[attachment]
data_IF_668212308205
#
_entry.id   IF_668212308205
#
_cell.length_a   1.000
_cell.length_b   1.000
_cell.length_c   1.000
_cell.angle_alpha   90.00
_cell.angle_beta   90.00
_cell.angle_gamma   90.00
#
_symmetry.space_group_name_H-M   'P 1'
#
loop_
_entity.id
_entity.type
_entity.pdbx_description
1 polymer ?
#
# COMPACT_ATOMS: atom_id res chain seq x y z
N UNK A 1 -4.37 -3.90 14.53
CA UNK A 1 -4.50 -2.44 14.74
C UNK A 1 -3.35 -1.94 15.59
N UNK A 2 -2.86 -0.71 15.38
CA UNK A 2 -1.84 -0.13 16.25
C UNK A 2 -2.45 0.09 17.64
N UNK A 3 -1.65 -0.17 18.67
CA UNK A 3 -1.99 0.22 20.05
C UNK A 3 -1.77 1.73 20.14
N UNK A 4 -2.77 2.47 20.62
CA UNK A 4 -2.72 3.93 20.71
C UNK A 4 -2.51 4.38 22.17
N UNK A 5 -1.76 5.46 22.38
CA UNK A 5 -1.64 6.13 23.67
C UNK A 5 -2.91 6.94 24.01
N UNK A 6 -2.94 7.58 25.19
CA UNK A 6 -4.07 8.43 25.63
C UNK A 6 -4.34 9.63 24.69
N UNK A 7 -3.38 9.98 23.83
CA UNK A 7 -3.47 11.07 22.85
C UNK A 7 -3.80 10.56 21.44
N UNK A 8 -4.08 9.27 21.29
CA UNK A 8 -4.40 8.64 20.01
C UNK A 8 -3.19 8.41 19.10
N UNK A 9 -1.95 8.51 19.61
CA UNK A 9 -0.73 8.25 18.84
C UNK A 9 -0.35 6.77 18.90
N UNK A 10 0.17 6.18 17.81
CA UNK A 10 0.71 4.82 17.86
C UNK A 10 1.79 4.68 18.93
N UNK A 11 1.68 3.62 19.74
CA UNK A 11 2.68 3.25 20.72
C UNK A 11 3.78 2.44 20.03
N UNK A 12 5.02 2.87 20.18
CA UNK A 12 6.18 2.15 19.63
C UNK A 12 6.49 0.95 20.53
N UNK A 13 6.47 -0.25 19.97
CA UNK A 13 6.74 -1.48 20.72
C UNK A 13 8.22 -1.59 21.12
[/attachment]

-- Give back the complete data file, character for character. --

data_IF_668212308205
#
_entry.id   IF_668212308205
#
_cell.length_a   1.000
_cell.length_b   1.000
_cell.length_c   1.000
_cell.angle_alpha   90.00
_cell.angle_beta   90.00
_cell.angle_gamma   90.00
#
_symmetry.space_group_name_H-M   'P 1'
#
loop_
_entity.id
_entity.type
_entity.pdbx_description
1 polymer ?
#
# COMPACT_ATOMS: atom_id res chain seq x y z
N UNK A 1 -4.37 -3.90 14.53
CA UNK A 1 -4.50 -2.44 14.74
C UNK A 1 -3.35 -1.94 15.59
N UNK A 2 -2.86 -0.71 15.38
CA UNK A 2 -1.84 -0.13 16.25
C UNK A 2 -2.45 0.09 17.64
N UNK A 3 -1.65 -0.17 18.67
CA UNK A 3 -1.99 0.22 20.05
C UNK A 3 -1.77 1.73 20.14
N UNK A 4 -2.77 2.47 20.62
CA UNK A 4 -2.72 3.93 20.71
C UNK A 4 -2.51 4.38 22.17
N UNK A 5 -1.76 5.46 22.38
CA UNK A 5 -1.64 6.13 23.67
C UNK A 5 -2.91 6.94 24.01
N UNK A 6 -2.94 7.58 25.19
CA UNK A 6 -4.07 8.43 25.63
C UNK A 6 -4.34 9.63 24.69
N UNK A 7 -3.38 9.98 23.83
CA UNK A 7 -3.47 11.07 22.85
C UNK A 7 -3.80 10.56 21.44
N UNK A 8 -4.08 9.27 21.29
CA UNK A 8 -4.40 8.64 20.01
C UNK A 8 -3.19 8.41 19.10
N UNK A 9 -1.95 8.51 19.61
CA UNK A 9 -0.73 8.25 18.84
C UNK A 9 -0.35 6.77 18.90
N UNK A 10 0.17 6.18 17.81
CA UNK A 10 0.71 4.82 17.86
C UNK A 10 1.79 4.68 18.93
N UNK A 11 1.68 3.62 19.74
CA UNK A 11 2.68 3.25 20.72
C UNK A 11 3.78 2.44 20.03
N UNK A 12 5.02 2.87 20.18
CA UNK A 12 6.18 2.15 19.63
C UNK A 12 6.49 0.95 20.53
N UNK A 13 6.47 -0.25 19.97
CA UNK A 13 6.74 -1.48 20.72
C UNK A 13 8.22 -1.59 21.12